services. This is the primary entry point for user/group record
           clients, as it simplifies client side implementation
           substantially since they can ask a single service for lookups
           instead of asking all running services in parallel.  userdbctl
           uses this service preferably, too, unless --with-nss= or
           --service= are used, in which case finer control over the
           services to talk to is required.

       io.systemd.NameSeviceSwitch
           This service is (also) provided by systemd-userdbd.service(8) and
           converts classic NSS/glibc user and group records to JSON
           user/group records, providing full backwards compatibility. Use
           --with-nss=no to disable this compatibility, see above. Note that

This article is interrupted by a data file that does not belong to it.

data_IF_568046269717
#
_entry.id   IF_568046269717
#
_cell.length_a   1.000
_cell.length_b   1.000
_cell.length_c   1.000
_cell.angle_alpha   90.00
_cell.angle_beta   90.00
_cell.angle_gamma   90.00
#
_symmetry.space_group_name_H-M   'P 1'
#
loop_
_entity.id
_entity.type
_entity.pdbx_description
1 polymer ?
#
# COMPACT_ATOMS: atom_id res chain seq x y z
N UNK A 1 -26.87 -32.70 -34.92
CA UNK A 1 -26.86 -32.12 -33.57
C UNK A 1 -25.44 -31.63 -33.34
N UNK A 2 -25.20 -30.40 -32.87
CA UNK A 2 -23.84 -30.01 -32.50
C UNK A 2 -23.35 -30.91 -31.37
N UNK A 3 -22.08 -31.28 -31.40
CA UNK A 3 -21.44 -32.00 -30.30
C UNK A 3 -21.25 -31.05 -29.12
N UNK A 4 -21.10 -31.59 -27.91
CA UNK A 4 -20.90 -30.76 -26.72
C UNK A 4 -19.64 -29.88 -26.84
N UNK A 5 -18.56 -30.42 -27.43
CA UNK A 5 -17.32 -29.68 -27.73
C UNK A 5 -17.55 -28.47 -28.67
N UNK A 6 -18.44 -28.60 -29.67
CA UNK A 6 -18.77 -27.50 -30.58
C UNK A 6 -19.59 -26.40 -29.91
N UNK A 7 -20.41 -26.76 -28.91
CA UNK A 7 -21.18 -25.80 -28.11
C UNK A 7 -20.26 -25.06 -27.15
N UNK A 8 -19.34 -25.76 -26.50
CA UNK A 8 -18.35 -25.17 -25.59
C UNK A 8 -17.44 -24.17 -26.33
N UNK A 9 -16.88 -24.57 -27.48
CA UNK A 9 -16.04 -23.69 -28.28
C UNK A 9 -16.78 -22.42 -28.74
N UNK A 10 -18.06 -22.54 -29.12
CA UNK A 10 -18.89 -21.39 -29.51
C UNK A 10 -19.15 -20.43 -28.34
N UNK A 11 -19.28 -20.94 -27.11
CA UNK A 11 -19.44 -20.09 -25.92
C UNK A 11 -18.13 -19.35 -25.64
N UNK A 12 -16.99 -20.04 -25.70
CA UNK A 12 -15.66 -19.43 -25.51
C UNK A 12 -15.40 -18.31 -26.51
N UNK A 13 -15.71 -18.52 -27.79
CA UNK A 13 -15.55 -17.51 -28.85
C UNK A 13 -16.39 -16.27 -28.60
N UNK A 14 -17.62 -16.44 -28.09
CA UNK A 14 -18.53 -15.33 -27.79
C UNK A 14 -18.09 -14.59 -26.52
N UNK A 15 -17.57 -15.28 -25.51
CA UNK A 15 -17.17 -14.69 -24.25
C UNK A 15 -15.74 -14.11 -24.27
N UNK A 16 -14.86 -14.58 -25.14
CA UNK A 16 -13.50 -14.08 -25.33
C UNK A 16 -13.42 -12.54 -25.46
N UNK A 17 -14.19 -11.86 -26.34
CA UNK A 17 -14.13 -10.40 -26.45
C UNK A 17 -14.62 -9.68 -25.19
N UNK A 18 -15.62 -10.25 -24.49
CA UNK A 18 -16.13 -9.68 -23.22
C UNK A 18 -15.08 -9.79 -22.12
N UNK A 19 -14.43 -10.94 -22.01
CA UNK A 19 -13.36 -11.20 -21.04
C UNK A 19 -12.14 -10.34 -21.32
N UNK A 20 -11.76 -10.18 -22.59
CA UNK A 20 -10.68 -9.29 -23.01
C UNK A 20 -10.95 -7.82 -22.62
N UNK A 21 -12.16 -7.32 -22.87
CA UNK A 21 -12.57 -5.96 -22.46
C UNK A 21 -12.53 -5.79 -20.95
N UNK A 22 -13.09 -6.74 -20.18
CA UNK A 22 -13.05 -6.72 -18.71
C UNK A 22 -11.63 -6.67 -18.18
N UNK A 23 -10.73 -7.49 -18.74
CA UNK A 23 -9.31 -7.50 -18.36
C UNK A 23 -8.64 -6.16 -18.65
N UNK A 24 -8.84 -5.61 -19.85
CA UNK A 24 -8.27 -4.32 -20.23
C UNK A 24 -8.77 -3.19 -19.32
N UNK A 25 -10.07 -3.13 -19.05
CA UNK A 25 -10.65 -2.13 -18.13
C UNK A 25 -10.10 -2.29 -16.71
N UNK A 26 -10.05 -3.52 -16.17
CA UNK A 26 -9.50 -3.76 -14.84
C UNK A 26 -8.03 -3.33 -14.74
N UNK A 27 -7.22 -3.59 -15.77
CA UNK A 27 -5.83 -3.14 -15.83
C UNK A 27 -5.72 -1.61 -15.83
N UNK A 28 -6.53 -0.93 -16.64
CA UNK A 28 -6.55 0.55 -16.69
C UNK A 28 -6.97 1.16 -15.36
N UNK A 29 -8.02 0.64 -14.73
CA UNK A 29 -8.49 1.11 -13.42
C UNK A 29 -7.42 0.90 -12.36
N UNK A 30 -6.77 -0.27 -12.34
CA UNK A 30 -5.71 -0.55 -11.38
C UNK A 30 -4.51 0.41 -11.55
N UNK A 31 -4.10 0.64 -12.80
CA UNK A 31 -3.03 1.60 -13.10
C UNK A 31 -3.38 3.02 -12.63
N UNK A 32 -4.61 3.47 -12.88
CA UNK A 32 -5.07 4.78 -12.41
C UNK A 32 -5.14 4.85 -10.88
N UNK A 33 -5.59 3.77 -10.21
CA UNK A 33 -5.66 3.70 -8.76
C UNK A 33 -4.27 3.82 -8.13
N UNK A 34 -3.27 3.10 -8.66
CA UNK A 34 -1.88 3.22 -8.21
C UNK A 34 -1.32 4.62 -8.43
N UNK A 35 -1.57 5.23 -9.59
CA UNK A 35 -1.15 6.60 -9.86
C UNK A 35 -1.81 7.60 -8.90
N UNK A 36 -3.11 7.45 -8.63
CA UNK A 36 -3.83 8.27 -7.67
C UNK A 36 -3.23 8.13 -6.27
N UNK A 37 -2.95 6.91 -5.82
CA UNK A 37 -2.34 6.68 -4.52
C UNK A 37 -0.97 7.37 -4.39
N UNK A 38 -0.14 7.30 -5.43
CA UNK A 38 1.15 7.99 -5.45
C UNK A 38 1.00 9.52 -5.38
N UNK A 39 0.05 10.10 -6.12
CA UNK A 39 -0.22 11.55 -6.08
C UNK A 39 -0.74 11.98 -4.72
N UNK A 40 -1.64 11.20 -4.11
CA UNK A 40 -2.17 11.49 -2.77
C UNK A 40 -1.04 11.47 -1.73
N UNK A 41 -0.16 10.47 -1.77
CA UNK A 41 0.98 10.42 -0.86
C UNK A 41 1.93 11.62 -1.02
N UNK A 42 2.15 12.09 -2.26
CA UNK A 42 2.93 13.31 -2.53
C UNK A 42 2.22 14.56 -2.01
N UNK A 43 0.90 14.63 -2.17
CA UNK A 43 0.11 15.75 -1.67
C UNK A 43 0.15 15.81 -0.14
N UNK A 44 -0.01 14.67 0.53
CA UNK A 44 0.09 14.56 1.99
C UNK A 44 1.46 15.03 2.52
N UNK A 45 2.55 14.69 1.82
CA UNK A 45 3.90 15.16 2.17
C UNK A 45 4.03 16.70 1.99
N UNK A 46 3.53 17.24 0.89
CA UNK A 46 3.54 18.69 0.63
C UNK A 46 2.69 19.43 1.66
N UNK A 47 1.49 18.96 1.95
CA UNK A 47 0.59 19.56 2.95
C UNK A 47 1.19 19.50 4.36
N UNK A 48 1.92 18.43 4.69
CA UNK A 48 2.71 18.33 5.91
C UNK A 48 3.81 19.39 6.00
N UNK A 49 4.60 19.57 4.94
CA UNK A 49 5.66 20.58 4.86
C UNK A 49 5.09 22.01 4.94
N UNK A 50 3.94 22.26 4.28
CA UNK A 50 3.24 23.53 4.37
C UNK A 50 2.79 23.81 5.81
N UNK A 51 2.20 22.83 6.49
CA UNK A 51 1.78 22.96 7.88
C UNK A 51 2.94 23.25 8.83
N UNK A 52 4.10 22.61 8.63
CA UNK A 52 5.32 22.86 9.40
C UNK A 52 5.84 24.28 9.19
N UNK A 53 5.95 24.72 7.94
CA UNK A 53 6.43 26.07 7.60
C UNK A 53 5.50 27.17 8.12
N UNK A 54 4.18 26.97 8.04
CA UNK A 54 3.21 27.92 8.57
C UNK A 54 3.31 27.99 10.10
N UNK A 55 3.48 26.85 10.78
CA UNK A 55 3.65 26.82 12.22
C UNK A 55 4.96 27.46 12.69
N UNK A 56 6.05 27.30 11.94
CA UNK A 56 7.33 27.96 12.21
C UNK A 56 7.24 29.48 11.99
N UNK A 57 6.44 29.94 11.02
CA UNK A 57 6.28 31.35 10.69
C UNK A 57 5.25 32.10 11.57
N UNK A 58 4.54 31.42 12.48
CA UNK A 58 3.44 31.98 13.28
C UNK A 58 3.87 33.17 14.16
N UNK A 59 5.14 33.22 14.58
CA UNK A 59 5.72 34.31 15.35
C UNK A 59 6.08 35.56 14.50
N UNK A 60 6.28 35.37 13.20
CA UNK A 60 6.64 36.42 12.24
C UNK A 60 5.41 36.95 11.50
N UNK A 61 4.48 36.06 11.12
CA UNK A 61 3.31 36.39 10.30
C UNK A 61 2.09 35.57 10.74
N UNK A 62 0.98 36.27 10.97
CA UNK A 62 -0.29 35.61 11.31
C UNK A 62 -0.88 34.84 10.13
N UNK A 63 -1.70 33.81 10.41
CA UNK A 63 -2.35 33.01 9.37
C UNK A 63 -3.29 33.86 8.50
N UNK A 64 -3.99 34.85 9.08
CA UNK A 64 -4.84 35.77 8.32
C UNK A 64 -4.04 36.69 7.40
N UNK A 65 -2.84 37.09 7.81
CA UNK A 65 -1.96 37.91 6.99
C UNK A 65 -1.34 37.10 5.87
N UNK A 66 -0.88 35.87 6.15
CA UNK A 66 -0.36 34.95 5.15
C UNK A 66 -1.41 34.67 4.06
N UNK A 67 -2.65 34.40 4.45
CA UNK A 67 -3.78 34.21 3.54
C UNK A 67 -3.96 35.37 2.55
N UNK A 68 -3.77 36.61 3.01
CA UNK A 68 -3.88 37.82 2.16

compatibility is actually provided in both directions:
           nss-systemd(8) will automatically synthesize classic NSS/glibc
           user/group records from all JSON user/group records provided to
           the system, thus using both APIs is mostly equivalent and
           provides access to the same data, however the NSS/glibc APIs
           necessarily expose a more reduced set of fields only.

       Note that userdbctl has internal support for NSS-based lookups too.
       This means that if neither io.systemd.Multiplexer nor
       io.systemd.NameSeviceSwitch are running look-ups into the basic
       user/group databases will still work.

INTEGRATION WITH SSH         top